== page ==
There was an effect of the AEO and storage time on TVB-N. The TVB-N values showed a similar behavior as did the TBARS at day zero, with no significant difference between the treatments. However, at day 7, the control showed lower values, followed by AEO 0.75% and AEO 1.5% (Figure 4). At day 14, there was no significant difference among samples.

Figure 4 Changes in the TVB-N of control and AEO-treated tambaqui fillets during refrigerated storage (0 = day zero prior to refrigeration, 7 and 14 = after seven and 14 days of refrigeration, respectively). AEO 0.75% = Alpinia zerumbet essential oil at 0.75%; AEO 1.5% = Alpinia zerumbet essential oil at 1.5%. The same small letters on the bars indicate no significant difference among the treatments within each time point. The same capital letters on the bars indicate no significant differences among time points within each treatment (p < 0.05). The horizontal line represents the limit established by Brazilian legislation. 

Total bacterial count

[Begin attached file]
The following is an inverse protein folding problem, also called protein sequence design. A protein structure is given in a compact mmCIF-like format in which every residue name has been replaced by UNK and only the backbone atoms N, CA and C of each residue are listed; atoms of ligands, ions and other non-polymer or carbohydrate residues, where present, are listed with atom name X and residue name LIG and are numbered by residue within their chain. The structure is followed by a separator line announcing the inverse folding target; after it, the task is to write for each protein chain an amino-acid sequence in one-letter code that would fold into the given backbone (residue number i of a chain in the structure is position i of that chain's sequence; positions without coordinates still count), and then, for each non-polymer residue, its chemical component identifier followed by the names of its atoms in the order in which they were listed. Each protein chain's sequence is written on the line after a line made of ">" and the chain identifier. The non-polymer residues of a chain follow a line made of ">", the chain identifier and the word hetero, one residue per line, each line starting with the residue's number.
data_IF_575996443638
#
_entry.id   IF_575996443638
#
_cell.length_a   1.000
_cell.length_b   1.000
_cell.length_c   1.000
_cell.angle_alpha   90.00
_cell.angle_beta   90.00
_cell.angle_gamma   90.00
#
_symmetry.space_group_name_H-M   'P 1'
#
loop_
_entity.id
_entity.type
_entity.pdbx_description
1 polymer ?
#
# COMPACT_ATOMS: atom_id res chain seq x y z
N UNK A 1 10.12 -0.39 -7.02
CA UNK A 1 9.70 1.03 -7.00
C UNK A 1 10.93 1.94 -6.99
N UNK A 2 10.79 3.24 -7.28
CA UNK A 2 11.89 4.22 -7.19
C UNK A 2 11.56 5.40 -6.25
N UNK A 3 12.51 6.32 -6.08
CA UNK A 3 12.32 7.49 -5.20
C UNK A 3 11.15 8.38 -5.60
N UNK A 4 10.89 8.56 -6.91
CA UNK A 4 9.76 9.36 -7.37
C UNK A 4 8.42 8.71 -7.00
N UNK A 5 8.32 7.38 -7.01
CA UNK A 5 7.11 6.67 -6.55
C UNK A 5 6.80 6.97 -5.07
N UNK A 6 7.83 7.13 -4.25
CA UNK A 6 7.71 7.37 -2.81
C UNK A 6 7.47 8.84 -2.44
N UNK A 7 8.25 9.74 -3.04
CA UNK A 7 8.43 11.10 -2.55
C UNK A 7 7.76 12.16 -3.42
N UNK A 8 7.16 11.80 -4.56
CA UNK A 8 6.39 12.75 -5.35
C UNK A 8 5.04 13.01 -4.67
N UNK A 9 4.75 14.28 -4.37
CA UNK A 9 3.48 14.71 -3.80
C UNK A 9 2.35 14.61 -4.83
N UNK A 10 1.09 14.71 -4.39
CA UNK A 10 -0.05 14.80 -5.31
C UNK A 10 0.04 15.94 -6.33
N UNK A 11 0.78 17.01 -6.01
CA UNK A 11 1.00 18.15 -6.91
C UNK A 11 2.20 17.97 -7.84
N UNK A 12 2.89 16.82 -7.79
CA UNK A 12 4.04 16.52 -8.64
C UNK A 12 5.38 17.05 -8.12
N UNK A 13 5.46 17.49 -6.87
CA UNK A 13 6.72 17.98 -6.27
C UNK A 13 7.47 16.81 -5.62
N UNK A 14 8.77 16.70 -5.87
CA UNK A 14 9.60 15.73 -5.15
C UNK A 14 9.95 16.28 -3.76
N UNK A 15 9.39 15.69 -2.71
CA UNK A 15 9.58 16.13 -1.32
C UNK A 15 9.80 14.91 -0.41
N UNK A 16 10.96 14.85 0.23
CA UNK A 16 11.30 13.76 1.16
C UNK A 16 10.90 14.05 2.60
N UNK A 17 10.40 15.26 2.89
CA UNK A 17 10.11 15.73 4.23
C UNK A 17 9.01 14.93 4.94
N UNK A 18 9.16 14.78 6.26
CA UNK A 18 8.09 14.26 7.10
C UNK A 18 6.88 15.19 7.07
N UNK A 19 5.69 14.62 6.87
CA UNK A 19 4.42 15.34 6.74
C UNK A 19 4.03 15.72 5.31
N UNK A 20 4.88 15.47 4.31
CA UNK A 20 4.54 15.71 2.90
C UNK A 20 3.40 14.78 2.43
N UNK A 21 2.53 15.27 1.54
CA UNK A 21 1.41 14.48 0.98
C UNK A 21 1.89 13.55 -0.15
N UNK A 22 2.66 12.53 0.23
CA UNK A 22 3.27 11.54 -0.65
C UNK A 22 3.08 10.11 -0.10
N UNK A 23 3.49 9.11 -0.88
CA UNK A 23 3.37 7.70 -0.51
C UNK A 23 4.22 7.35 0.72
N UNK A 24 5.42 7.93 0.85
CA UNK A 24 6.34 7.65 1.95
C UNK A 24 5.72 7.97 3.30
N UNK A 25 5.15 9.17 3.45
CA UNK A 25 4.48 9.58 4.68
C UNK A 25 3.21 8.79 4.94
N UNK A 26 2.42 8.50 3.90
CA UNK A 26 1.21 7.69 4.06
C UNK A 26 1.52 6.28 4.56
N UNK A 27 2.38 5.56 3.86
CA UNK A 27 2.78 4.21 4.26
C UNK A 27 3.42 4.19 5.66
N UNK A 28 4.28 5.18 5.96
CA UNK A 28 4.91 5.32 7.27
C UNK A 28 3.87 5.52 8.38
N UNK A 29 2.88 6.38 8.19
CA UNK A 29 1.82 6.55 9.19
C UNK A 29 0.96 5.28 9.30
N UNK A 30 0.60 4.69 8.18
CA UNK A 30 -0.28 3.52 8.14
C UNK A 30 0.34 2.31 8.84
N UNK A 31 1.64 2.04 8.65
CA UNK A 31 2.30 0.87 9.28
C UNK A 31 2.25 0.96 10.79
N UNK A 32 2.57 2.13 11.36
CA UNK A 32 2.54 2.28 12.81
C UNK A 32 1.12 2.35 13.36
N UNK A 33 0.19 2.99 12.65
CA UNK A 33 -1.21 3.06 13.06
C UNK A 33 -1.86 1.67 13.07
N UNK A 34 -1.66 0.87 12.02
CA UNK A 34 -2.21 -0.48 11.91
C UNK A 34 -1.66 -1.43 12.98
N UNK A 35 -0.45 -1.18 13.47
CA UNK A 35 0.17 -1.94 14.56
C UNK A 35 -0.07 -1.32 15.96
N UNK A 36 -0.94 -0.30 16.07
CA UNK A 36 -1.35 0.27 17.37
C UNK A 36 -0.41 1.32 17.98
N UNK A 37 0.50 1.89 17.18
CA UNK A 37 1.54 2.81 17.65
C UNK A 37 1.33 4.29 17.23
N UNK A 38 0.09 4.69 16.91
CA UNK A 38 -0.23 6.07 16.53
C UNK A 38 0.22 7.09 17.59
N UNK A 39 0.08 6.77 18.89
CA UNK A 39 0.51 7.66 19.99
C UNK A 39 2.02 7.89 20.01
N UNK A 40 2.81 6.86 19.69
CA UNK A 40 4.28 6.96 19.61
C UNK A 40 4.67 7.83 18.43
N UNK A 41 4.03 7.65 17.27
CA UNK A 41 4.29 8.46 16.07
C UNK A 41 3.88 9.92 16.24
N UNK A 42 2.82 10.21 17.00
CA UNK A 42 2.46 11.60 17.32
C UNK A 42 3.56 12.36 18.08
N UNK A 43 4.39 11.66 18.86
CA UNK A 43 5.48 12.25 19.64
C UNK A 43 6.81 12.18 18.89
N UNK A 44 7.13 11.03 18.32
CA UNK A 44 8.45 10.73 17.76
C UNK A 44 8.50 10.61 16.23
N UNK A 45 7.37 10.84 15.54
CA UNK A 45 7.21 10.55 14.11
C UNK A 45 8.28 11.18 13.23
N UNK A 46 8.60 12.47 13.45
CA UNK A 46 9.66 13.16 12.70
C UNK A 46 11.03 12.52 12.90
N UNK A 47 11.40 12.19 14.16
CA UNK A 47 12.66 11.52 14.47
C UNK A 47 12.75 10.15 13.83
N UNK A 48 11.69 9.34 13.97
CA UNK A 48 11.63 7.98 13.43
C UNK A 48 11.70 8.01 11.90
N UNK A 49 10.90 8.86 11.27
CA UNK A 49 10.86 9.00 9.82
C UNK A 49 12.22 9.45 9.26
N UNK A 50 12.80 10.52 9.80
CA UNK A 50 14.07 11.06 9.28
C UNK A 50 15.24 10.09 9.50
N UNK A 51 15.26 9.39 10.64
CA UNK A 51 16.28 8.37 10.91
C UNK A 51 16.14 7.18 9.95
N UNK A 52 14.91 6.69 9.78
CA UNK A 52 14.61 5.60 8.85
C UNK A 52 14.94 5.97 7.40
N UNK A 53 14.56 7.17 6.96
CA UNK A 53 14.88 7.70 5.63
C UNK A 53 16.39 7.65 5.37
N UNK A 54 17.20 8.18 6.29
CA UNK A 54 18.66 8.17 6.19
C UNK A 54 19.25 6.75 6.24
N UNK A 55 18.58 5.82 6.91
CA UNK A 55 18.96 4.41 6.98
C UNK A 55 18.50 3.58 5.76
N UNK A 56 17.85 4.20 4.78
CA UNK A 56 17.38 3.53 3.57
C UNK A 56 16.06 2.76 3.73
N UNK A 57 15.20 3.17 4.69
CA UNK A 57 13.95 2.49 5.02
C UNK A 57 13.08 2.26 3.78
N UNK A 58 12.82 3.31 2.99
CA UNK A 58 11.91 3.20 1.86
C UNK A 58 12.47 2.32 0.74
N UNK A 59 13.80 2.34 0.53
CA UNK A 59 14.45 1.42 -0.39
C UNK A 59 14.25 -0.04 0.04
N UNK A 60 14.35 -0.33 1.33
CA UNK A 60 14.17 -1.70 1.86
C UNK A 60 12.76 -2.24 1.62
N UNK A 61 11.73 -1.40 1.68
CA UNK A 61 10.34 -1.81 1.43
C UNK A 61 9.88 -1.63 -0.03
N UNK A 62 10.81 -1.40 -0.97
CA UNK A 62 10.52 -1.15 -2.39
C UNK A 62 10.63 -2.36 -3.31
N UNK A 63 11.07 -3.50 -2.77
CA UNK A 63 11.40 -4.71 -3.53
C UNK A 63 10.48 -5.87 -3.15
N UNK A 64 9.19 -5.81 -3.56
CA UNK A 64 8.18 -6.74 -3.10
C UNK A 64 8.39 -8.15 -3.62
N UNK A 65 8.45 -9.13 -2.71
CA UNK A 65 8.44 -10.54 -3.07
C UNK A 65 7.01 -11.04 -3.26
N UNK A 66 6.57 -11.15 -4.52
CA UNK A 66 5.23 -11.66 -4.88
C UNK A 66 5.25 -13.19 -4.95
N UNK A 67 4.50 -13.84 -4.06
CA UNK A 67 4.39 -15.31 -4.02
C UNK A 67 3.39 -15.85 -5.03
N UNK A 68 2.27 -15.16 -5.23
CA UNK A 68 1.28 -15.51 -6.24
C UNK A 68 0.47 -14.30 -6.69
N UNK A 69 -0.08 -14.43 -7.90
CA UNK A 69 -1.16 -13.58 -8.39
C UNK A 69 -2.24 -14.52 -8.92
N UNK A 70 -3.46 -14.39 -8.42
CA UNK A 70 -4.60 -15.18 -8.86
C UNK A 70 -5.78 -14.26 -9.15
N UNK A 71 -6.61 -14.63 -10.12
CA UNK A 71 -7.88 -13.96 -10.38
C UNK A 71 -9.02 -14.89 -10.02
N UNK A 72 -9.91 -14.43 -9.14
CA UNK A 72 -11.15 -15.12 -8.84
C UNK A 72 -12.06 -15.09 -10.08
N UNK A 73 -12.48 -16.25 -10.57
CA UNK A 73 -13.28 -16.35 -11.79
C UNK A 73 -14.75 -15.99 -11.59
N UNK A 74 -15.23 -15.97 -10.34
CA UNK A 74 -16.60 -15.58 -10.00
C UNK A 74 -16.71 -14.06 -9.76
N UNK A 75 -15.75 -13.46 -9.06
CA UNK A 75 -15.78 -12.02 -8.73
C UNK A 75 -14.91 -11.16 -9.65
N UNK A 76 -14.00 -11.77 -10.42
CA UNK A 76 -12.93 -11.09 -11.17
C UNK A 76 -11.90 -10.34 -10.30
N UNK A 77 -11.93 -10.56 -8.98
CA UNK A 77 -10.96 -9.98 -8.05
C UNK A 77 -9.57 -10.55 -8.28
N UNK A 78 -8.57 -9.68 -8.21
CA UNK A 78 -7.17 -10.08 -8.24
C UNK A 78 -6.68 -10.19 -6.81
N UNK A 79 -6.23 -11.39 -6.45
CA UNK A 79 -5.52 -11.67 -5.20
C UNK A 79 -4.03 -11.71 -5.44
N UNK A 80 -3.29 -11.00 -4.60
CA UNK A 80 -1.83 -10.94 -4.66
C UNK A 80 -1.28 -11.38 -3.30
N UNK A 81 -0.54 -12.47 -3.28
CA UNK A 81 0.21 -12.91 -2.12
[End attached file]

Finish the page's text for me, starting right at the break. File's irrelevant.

AEO and storage time significantly affected TPC (Figure 5). At day zero, there was no significant difference among the groups. At day 7 AEO 1.5% showed a significantly lower bacterial count compared to the control and AEO 0.75%. At day 14 TPC increased significantly in all groups, when the fillets became unfit for consumption according to Brazilian law (Brazil 2001).

Figure 5 Development of the total bacterial count of control and AEO-treated tambaqui fillets during refrigerated storage. AEO 0.75% = Alpinia zerumbet essential oil at 0.75%; AEO 1.5% = Alpinia zerumbet essential oil at 1.5%. Bars represent the standard deviation. The horizontal line represents the limit established by Brazilian legislation.